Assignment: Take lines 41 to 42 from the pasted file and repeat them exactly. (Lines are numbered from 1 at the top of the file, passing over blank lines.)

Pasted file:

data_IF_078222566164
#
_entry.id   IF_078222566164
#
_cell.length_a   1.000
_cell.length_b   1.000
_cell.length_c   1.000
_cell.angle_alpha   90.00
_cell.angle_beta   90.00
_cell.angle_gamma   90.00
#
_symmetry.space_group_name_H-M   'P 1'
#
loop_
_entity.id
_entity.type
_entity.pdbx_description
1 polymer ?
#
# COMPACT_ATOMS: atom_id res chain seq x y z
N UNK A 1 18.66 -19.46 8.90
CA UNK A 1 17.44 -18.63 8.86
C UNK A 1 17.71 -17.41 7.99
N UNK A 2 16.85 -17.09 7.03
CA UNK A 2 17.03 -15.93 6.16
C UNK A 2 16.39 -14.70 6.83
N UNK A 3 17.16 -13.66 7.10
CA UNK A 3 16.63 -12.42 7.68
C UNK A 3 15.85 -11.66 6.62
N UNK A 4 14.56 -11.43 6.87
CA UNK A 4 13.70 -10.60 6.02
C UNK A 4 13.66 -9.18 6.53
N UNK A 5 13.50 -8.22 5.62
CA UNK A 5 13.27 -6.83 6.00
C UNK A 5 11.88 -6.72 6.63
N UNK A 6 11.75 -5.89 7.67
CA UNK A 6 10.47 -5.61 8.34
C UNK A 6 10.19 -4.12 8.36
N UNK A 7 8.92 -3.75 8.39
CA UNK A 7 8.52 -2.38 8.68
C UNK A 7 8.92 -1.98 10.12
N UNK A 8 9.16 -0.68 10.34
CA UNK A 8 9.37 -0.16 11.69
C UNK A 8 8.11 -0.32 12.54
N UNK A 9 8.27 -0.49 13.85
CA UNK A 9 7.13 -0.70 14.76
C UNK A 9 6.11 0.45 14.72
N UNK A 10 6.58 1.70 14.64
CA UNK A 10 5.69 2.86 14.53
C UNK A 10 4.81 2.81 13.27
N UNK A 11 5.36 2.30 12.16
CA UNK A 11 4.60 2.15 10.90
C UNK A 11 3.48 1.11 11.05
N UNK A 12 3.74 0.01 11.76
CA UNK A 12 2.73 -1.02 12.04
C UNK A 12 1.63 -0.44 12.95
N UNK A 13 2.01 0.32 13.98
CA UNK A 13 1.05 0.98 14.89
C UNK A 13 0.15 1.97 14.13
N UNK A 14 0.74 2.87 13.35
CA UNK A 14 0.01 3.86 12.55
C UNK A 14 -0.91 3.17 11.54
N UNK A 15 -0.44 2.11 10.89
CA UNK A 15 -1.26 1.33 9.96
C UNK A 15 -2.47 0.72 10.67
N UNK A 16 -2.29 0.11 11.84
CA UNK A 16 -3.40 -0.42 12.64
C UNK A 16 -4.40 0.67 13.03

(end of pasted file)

C UNK A 7 8.92 -1.98 10.12
N UNK A 8 9.16 -0.68 10.34